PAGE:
That level of resilience from Veloce was uncommon in a newly promoted team, and even when the series seemed like it would slip away they stayed focused on stole the win.

At the start of the Complexity series FreaKii and Kassio both missed a fairly straightforward clear. Nothing came of it, but it might have just been the last shakes of nerves manifesting themselves. After being held to two shots in Game 2 they scored three goals on fours shots in Game 3.

Greazy only eclipsed 250 points once in the entire series. Even after making mistakes and struggling on offense, Veloce stomped Complexity in Games 3 and 4 and might have already set themselves up to avoid the Promotion Playoff. FlamE disconnected from two matches and didn’t lose focus.

There will likely be one two win team in the relegation zone, but Veloce are far from worried about that now. They’ve got their eyes set on making LAN after as good a Week 1 performance as they could have hoped for.

FlamE Must Be So Annoying to Play Against

FlamE has great instincts for when to cut rotation and surprise the defense with a challenge.

The challenge he makes to keep the ball in a dangerous area is great, but the weird recovery he made up on the ceiling was an incredibly tough and key to keeping him in the play. He’s always so quick to cut in on an unsuspecting half clear, and he must be such a nuisance to play against because he pops up in weird places.

FlamE also flashed his mechanical efficiency on this double tap:

 

He’s really fun to watch and found himself in the right place at the right time often on Sunday.

Punishing Mistakes

Veloce didn’t have a The Peeps style explosion where everything they hit found the top corner. They stayed patient, played good defense and then punished poor touches and overcommitment.

Kassio punished a meandering Greazy touch in Game 1 vs. Complexity and then FreaKii crushed Mognus’ awkward play in his own defensive corner in Game 3. In Game 4 Greazy and Mognus double committed on the backboard and Kassio found FreaKii for the easy goal.

Maybe the biggest takeaway from that match should be how bad Complexity looked and not how Veloce flew.

The punishable mistakes continued against Dignitas. In overtime of Game 1, ViolentPanda committed too far forward on a missed shot. Kassio had enough time to let the ball bounce before popping it into the middle where FreaKii secured it.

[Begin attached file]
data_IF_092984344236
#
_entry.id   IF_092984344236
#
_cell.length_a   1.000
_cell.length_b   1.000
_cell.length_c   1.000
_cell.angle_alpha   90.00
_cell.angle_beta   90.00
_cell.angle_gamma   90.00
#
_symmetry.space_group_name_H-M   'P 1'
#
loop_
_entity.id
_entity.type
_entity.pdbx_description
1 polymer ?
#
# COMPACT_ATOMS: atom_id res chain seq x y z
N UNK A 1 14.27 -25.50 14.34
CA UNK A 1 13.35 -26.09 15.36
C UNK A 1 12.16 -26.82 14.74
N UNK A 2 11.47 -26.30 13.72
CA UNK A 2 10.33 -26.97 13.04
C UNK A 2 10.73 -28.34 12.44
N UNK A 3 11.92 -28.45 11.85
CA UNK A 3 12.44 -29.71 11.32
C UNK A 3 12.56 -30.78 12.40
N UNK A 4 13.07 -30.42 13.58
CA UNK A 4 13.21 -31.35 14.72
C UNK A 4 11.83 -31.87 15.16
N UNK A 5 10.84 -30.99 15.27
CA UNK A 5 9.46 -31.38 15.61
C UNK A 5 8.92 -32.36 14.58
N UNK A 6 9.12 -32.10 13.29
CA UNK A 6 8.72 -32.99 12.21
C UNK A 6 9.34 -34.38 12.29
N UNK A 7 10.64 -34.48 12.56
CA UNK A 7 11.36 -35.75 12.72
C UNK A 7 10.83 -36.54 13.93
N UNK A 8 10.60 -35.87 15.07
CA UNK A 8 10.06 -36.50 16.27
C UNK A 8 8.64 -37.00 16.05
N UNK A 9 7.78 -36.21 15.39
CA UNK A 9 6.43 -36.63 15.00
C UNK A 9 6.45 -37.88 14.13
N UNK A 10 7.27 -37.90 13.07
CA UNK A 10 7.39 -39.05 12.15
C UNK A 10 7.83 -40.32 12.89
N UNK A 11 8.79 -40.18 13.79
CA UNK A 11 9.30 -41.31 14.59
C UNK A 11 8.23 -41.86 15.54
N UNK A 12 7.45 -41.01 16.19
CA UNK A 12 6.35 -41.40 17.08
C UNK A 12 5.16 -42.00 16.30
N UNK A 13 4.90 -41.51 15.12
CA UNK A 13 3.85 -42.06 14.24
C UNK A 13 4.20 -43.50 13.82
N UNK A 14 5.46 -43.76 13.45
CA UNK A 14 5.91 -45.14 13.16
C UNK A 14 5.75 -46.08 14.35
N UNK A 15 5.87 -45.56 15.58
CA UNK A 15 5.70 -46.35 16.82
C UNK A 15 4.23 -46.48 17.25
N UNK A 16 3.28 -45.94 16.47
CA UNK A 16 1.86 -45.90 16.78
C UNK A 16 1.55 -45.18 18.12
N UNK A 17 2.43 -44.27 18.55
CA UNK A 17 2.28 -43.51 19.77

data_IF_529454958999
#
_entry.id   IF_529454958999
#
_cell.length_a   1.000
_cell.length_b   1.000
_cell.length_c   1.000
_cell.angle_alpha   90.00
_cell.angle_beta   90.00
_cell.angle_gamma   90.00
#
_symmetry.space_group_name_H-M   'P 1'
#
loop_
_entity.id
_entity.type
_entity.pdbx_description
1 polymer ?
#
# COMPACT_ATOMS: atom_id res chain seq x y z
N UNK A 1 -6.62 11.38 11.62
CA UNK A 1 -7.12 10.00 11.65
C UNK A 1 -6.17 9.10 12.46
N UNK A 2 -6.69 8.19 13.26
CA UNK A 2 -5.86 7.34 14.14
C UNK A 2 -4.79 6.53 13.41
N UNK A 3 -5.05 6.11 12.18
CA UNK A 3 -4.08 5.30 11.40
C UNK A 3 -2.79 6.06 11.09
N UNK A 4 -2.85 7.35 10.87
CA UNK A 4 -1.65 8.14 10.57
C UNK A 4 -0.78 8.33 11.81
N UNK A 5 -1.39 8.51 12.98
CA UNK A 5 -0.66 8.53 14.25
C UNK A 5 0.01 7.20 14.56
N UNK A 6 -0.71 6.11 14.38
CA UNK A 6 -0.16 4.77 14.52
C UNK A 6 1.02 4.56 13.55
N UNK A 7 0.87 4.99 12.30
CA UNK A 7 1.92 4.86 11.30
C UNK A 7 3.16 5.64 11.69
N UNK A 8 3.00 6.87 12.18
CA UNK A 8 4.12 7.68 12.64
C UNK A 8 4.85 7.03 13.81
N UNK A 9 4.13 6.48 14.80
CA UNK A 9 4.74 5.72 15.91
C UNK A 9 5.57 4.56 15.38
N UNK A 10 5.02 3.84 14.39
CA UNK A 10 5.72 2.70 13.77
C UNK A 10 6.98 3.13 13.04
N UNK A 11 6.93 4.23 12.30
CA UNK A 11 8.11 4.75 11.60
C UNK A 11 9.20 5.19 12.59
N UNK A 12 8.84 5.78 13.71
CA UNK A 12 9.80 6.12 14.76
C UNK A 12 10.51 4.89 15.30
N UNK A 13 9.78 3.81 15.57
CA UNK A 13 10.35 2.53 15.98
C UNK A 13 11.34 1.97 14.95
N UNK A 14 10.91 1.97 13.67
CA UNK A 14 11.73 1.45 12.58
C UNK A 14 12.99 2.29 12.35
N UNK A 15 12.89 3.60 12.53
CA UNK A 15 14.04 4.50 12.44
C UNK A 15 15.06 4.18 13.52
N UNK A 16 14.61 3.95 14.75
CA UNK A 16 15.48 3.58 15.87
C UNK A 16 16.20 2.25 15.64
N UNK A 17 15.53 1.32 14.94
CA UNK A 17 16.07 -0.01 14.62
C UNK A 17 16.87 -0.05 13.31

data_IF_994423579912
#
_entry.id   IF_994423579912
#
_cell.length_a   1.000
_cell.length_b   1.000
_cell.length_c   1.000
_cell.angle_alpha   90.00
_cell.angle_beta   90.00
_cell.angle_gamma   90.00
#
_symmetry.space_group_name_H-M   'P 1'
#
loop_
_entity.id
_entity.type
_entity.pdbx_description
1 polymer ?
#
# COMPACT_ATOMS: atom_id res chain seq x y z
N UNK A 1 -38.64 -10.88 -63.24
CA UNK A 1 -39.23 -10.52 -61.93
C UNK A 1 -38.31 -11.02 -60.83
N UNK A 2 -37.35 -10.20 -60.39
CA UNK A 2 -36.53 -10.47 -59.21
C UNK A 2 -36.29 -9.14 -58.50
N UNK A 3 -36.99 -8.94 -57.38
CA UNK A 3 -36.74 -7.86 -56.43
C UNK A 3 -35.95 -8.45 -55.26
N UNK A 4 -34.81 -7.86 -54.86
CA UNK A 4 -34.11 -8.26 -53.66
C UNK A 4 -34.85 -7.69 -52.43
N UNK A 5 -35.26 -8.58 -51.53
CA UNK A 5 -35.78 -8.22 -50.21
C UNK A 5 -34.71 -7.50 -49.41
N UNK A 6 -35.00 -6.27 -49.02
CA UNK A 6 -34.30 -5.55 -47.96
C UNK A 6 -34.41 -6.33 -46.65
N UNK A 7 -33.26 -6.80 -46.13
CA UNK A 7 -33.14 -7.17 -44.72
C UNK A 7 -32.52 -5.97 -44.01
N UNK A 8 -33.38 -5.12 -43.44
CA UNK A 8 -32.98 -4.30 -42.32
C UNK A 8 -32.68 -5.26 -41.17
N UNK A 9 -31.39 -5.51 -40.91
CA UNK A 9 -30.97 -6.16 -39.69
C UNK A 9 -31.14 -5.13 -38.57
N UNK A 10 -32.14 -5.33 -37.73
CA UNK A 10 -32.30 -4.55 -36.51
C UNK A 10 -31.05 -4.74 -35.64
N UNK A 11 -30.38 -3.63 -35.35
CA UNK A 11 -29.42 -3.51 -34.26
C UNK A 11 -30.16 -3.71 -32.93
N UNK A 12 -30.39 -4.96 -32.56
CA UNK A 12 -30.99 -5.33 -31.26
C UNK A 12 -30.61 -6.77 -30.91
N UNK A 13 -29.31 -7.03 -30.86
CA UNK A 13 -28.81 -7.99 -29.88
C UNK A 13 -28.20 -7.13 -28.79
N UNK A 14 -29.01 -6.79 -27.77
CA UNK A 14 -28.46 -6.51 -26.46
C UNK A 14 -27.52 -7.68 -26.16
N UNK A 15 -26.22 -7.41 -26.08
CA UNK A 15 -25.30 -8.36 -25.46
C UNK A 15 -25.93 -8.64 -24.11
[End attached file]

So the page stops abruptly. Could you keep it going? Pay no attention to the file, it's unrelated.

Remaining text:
AztraL made an abysmal clear attempt that FlamE scored in Game 2. Dignitas forgot about the backboard in Game 3, and the series winner should have been challenged by AztraL or Panda.

That’s not to discredit Veloce’s offense because they forced so many of those errors. They put their opponents in positions where they gave up easy goals, and Veloce deserve credit for capitalizing.

FreaKii led his team in scoring in all five games against Dignitas. Kassio was named player of the week, but FreaKii scored three more goals than both of his teammates and had seven saves in the 18 shot Game 3 against Dignitas.

Was this just a fluke, or are Veloce serious contenders? They’re probably not in competition for the top of the region just yet, but another series win will most likely keep them from relegation. Another couple of series wins and they’ll be challenging for a LAN spot.

For now they need to keep locking down the defense and punishing every single mistake that floats their way. It’s paid good dividends so far, and Veloce have already surpassed expectations.

 

Featured image courtesy of Jennika Ojala for DreamHack.

Follow me on Twitter: @connorssanders.

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1 comment

Rocket Launching Season 8: Chicago's Dominance and Panic for Complexity • The Game Haus October 10, 2019 at 12:35 pm

[…] wrote a thousand words on this earlier this week, but I can condense it down a bit here. Veloce are 2-0, but they seemed shaky in the opening […]